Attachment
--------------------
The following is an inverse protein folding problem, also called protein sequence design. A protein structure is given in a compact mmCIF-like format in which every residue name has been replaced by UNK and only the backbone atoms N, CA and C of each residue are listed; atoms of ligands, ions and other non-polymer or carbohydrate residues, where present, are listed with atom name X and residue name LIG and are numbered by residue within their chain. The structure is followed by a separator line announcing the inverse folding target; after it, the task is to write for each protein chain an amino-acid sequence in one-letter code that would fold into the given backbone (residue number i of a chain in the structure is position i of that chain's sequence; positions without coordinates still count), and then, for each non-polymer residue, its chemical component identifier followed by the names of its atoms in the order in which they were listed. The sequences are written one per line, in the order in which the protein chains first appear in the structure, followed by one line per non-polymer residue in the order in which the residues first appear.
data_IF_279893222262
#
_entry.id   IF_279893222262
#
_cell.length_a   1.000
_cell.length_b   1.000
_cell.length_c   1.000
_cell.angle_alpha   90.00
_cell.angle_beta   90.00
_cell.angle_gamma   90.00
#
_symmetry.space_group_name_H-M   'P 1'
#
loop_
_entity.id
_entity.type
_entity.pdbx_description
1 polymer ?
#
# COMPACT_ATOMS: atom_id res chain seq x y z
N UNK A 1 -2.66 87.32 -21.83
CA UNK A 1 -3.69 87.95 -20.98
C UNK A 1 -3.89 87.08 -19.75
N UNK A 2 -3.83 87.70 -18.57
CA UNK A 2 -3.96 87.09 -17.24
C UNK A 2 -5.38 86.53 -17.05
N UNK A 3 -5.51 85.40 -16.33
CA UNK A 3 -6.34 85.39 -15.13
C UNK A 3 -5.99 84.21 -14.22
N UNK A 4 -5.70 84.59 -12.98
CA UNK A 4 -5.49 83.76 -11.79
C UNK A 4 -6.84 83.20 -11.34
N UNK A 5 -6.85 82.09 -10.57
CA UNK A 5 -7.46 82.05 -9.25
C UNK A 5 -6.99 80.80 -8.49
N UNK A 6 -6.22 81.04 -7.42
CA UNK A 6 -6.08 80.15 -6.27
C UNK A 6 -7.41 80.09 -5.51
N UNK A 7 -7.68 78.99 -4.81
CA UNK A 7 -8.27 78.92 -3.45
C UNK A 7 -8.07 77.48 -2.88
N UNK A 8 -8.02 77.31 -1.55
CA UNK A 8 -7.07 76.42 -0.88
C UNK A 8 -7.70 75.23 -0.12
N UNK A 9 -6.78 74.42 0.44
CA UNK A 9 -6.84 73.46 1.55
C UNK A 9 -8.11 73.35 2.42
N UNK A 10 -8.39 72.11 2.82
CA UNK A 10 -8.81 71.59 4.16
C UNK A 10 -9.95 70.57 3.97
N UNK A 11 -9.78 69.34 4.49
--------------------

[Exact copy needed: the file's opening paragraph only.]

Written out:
The following is an inverse protein folding problem, also called protein sequence design. A protein structure is given in a compact mmCIF-like format in which every residue name has been replaced by UNK and only the backbone atoms N, CA and C of each residue are listed; atoms of ligands, ions and other non-polymer or carbohydrate residues, where present, are listed with atom name X and residue name LIG and are numbered by residue within their chain. The structure is followed by a separator line announcing the inverse folding target; after it, the task is to write for each protein chain an amino-acid sequence in one-letter code that would fold into the given backbone (residue number i of a chain in the structure is position i of that chain's sequence; positions without coordinates still count), and then, for each non-polymer residue, its chemical component identifier followed by the names of its atoms in the order in which they were listed. The sequences are written one per line, in the order in which the protein chains first appear in the structure, followed by one line per non-polymer residue in the order in which the residues first appear.